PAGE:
It seemed that there was no end… that there could be no end, unless God ended it. So God watched and God wept. For eons it seemed, God watched and wept; but through it all continued to love these creatures, and strove within for a way to regain their trust, a way to demonstrate clearly that Divine Love knows no limits, and will settle for nothing less than fullness of life for each one of them. Finally, in a flash of insight God exclaimed, I will become as my creatures; I will share their fate, regain their trust, and above all demonstrate that my love is theirs now and for always.
A novel idea, this. A novel and, perhaps, dangerous idea; for God to become human, sharing its risks, its frailties! So God called together heaven’s brain trust – rank upon rank of angels - and ran the plan by them. An excellent plan, so far as it goes, one angel remarked. But it’s too dangerous; it has no safeguards. What if something goes wrong? What if you are rejected, or worse assaulted by these ungrateful creatures? No, we angels cannot recommend that you follow through with this plan.
But God thought otherwise, and as if to avoid a change of heart, swiftly left the assembly, shedding divine robes in haste; rich, blue robes whose stars – all save one - were strewn helter-skelter on the floor. Before the angels could respond, however, before they could block the door and reason with God to stop this foolishness, the stars burned holes in the floor, and the angels, peering through in curiosity, looked down on a pasture shrouded with darkness and scattered here and there with sheep, and on a small band of shepherds warming themselves by a fire. Sensing their fear the angels spoke gently to the shepherds. Don’t be afraid, one began, we mean you no harm. In fact, another chimed in, we bring good news, joyful news; for this very night a savior is born for you, your - oh, what’s their word; oh yes - your Messiah. Turning in fear to flee this dreadful apparition, the shepherds froze in their tracks at the sight of one last star shining in the night sky illuminating their village; and then they heard, drifting on the night wind from somewhere in the village, the sound of a newborn baby… laughing.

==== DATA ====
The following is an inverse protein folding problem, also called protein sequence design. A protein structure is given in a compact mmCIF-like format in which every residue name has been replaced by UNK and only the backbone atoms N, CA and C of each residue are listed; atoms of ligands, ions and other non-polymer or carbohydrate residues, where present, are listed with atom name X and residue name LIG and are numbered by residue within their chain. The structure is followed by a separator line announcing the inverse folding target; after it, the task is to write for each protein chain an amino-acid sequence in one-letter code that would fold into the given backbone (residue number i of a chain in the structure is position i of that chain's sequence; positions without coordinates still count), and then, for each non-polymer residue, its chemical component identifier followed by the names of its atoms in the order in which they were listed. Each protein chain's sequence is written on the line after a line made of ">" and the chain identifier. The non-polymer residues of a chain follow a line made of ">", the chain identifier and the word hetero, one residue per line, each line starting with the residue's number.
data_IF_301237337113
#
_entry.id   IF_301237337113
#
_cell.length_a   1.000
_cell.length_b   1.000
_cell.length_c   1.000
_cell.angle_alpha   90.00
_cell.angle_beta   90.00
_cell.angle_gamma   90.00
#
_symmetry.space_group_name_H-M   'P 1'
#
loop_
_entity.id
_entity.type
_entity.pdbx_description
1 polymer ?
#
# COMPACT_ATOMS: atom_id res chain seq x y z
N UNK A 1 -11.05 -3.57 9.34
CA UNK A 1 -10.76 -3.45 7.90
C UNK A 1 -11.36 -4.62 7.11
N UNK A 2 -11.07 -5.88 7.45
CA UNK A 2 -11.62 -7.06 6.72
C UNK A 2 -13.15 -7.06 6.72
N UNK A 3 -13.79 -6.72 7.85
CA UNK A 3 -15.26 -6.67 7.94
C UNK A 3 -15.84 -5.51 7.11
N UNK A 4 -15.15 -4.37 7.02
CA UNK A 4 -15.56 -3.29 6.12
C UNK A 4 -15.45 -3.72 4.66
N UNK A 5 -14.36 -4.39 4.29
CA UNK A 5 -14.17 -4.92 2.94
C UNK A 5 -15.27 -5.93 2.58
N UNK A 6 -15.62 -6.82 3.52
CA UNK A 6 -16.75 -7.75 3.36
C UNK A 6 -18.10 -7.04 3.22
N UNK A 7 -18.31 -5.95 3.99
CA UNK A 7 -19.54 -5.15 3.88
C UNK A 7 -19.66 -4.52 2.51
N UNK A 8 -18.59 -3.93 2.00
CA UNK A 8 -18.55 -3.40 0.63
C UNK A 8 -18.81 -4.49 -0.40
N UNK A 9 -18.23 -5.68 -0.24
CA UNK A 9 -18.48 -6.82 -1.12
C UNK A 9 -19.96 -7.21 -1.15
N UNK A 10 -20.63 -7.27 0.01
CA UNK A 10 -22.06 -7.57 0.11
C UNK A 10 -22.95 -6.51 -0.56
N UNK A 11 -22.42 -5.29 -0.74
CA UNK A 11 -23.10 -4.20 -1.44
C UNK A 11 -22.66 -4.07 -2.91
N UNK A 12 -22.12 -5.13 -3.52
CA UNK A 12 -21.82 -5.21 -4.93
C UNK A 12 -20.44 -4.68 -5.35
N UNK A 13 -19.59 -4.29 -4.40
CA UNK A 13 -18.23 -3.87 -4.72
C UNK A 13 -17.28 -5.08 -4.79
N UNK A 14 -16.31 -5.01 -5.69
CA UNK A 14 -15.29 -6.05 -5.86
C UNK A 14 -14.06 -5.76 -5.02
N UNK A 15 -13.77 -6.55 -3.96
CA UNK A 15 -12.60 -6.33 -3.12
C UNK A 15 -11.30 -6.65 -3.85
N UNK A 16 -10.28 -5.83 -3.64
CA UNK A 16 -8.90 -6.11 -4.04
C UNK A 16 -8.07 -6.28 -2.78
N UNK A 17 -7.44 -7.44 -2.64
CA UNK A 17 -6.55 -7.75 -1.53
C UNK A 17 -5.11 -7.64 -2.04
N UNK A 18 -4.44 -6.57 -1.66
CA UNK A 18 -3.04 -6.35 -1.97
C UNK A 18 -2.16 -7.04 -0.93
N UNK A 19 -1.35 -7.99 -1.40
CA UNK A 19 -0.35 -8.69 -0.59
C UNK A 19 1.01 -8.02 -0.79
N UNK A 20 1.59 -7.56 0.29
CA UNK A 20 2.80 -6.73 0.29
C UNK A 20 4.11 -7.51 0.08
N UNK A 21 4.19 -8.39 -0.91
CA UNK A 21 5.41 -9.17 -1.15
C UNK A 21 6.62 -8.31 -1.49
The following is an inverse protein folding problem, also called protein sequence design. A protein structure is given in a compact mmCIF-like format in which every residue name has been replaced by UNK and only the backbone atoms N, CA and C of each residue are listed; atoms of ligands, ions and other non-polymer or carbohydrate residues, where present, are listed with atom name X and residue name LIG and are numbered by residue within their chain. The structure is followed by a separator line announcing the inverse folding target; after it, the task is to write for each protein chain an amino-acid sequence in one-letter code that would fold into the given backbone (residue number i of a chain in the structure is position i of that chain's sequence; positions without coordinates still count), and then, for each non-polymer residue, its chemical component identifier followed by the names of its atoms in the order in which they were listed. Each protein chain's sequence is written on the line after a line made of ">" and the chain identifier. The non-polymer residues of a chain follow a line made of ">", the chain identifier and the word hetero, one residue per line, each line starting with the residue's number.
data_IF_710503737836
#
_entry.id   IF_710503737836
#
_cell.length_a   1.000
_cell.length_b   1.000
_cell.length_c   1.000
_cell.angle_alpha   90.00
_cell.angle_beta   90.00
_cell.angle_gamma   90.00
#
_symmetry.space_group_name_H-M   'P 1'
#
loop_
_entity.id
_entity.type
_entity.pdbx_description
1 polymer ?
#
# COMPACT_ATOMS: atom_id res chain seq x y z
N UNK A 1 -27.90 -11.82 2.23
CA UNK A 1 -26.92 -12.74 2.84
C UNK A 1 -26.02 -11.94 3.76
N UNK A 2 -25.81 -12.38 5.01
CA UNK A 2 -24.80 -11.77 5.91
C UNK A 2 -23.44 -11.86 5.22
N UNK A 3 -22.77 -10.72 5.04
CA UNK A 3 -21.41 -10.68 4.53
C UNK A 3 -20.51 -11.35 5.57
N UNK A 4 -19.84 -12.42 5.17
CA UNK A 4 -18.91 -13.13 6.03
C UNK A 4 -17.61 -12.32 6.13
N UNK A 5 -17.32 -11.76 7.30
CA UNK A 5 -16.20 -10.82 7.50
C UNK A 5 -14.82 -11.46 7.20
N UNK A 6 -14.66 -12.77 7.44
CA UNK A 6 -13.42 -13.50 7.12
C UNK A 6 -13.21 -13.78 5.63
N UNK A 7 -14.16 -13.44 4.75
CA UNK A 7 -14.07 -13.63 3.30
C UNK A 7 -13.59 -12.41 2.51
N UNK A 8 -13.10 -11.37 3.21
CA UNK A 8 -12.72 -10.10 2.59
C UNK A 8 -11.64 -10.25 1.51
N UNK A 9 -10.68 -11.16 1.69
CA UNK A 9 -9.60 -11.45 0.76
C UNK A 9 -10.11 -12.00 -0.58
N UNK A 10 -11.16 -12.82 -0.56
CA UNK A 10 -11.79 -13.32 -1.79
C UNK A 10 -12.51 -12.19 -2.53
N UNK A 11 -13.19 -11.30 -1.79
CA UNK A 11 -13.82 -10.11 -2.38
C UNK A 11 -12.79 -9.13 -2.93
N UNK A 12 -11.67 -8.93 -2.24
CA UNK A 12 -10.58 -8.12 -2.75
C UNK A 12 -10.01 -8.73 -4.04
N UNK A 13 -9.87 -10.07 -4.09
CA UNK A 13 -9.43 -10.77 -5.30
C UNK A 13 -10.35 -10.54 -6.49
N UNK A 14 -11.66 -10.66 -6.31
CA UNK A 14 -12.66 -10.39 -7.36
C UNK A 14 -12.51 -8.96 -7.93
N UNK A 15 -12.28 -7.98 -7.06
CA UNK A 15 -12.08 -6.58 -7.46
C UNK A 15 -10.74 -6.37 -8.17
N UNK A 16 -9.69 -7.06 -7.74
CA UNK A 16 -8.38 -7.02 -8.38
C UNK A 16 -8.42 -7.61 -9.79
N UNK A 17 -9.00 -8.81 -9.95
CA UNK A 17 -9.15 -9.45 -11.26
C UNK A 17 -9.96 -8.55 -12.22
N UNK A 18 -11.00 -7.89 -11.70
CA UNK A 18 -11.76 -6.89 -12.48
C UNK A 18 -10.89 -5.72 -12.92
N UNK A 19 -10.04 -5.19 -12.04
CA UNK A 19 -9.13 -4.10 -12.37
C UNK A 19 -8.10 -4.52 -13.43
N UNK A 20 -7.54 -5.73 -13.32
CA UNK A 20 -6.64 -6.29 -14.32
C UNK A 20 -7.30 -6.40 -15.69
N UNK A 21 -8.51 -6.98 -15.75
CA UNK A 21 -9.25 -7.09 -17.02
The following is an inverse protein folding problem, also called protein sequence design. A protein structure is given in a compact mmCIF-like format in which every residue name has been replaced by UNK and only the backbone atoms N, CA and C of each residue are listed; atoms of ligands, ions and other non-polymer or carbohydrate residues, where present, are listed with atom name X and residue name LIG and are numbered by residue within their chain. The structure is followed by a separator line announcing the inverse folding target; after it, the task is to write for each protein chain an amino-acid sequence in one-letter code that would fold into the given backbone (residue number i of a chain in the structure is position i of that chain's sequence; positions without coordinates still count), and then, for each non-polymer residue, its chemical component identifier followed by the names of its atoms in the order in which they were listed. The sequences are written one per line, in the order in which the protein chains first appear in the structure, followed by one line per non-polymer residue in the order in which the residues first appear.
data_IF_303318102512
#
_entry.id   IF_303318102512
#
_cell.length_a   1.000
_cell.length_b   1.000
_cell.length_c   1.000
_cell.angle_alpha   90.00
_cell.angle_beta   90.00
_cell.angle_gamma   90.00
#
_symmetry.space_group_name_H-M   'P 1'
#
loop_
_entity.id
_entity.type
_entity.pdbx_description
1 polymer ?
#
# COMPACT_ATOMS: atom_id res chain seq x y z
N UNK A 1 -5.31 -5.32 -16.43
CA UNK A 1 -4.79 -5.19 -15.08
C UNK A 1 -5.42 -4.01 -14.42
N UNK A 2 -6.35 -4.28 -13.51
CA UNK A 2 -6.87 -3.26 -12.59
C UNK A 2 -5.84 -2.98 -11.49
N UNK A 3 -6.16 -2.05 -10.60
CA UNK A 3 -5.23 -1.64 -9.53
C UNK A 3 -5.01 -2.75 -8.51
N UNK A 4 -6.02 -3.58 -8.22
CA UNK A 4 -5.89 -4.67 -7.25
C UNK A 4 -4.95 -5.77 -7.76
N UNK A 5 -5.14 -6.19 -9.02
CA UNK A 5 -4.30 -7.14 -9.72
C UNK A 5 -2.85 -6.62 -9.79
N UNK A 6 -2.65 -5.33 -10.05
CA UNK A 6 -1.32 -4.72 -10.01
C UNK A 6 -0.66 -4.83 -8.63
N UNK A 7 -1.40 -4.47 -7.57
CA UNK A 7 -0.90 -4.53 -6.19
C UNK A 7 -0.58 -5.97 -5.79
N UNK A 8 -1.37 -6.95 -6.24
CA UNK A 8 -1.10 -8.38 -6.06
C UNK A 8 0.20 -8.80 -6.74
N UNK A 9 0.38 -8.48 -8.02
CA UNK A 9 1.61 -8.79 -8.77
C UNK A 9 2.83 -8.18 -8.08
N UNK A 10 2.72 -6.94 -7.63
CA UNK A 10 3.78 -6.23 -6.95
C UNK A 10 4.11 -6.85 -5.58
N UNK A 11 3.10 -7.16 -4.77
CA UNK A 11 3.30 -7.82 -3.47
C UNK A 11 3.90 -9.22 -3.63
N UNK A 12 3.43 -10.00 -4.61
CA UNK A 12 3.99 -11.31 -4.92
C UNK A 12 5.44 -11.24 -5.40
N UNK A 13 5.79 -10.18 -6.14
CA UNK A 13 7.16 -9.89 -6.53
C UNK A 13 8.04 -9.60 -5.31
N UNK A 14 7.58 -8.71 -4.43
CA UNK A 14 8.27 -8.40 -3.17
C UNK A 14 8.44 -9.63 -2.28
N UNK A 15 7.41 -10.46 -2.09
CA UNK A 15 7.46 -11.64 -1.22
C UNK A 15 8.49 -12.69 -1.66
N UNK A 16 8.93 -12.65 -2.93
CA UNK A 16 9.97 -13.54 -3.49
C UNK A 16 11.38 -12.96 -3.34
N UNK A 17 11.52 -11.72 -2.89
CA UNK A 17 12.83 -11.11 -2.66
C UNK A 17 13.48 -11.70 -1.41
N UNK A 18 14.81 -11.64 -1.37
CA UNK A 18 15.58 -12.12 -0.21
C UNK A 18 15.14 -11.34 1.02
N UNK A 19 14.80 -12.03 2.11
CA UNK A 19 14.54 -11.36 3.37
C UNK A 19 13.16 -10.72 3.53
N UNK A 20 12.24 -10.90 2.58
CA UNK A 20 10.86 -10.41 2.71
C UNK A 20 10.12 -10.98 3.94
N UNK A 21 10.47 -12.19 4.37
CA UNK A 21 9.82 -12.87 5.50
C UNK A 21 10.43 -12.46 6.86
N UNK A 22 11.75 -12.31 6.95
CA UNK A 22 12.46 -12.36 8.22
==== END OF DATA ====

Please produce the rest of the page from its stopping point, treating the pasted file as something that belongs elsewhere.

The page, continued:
The angels watched anxiously as this vulnerable infant grew to be a man; for some thirty-three years they waited; watching with baited breath the life of– oh, for God’s sake! A Galilean peasant! Jesus of Nazareth. How could such a bumpkin command a hearing, how could this peasant Jesus convince anyone of the profundity of God’s love? So they waited and they watched, with little hope that the light of God become human would long shine. And their despair deepened.
The angels watched and waited, and as the Passover began in his thirty-third year, God was praised as a liberator, while the one who frees was taken into custody, swiftly tried, driven like a beast to the place of a skull, and nailed to a tree. And the heavens wept.
Unable to contain their grief, rank upon rank of angels descended through the clouds to hover above the cross, their tears washing the blood from the limp, lifeless body of Jesus. The light has gone out, one angel said. God gave everything there is to give, but nothing could withstand such brutality… darkness has overcome the Light. So the angels wept - lost in darkness - the day God died.